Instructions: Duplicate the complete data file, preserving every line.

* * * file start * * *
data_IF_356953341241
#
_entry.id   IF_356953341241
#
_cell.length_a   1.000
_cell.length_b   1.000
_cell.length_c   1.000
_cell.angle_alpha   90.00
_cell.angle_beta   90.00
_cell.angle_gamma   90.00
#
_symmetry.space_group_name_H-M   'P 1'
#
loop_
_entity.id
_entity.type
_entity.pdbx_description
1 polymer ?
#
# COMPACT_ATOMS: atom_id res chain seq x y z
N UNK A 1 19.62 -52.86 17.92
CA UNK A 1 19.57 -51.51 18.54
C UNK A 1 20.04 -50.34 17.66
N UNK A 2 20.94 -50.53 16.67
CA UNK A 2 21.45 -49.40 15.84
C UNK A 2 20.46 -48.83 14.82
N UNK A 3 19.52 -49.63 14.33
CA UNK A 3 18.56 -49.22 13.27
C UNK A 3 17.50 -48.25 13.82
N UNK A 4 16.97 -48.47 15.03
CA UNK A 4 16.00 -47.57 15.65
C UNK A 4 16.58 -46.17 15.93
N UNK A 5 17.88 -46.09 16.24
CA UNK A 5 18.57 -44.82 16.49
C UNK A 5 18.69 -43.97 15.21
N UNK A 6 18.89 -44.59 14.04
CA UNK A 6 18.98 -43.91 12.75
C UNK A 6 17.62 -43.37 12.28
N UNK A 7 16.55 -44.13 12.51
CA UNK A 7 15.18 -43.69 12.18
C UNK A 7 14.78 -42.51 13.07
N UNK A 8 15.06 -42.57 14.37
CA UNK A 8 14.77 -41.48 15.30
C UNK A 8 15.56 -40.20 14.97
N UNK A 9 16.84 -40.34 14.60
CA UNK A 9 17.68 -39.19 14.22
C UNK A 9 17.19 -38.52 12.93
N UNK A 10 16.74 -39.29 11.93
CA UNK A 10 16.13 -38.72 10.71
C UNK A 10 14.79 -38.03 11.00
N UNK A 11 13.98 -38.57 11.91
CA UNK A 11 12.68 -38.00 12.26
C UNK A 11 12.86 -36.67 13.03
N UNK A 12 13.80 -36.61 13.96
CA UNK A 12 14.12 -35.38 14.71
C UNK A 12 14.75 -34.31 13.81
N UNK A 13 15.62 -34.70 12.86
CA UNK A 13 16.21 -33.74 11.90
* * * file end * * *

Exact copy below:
data_IF_356953341241
#
_entry.id   IF_356953341241
#
_cell.length_a   1.000
_cell.length_b   1.000
_cell.length_c   1.000
_cell.angle_alpha   90.00
_cell.angle_beta   90.00
_cell.angle_gamma   90.00
#
_symmetry.space_group_name_H-M   'P 1'
#
loop_
_entity.id
_entity.type
_entity.pdbx_description
1 polymer ?
#
# COMPACT_ATOMS: atom_id res chain seq x y z
N UNK A 1 19.62 -52.86 17.92
CA UNK A 1 19.57 -51.51 18.54
C UNK A 1 20.04 -50.34 17.66
N UNK A 2 20.94 -50.53 16.67
CA UNK A 2 21.45 -49.40 15.84
C UNK A 2 20.46 -48.83 14.82
N UNK A 3 19.52 -49.63 14.33
CA UNK A 3 18.56 -49.22 13.27
C UNK A 3 17.50 -48.25 13.82
N UNK A 4 16.97 -48.47 15.03
CA UNK A 4 16.00 -47.57 15.65
C UNK A 4 16.58 -46.17 15.93
N UNK A 5 17.88 -46.09 16.24
CA UNK A 5 18.57 -44.82 16.49
C UNK A 5 18.69 -43.97 15.21
N UNK A 6 18.89 -44.59 14.04
CA UNK A 6 18.98 -43.91 12.75
C UNK A 6 17.62 -43.37 12.28
N UNK A 7 16.55 -44.13 12.51
CA UNK A 7 15.18 -43.69 12.18
C UNK A 7 14.78 -42.51 13.07
N UNK A 8 15.06 -42.57 14.37
CA UNK A 8 14.77 -41.48 15.30
C UNK A 8 15.56 -40.20 14.97
N UNK A 9 16.84 -40.34 14.60
CA UNK A 9 17.68 -39.19 14.22
C UNK A 9 17.19 -38.52 12.93
N UNK A 10 16.74 -39.29 11.93
CA UNK A 10 16.13 -38.72 10.71
C UNK A 10 14.79 -38.03 11.00
N UNK A 11 13.98 -38.57 11.91
CA UNK A 11 12.68 -38.00 12.26
C UNK A 11 12.86 -36.67 13.03
N UNK A 12 13.80 -36.61 13.96
CA UNK A 12 14.12 -35.38 14.71
C UNK A 12 14.75 -34.31 13.81
N UNK A 13 15.62 -34.70 12.86
CA UNK A 13 16.21 -33.74 11.90